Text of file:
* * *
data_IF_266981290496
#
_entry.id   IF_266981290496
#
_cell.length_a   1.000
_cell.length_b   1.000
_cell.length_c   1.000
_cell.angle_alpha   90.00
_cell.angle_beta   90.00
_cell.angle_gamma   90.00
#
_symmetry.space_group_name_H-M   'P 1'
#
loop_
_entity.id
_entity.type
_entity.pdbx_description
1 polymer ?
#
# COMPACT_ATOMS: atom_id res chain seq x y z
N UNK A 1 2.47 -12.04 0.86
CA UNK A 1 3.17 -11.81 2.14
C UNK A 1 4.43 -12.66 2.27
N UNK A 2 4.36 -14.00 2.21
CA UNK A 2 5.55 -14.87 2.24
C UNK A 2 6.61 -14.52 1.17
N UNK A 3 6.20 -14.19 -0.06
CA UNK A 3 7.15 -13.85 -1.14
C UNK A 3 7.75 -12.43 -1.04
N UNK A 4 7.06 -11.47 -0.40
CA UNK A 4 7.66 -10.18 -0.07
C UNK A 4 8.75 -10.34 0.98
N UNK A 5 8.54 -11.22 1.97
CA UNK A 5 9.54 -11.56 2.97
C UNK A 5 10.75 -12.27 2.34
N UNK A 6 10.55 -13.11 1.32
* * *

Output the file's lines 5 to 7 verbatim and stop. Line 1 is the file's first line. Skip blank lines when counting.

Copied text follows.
_cell.length_a   1.000
_cell.length_b   1.000
_cell.length_c   1.000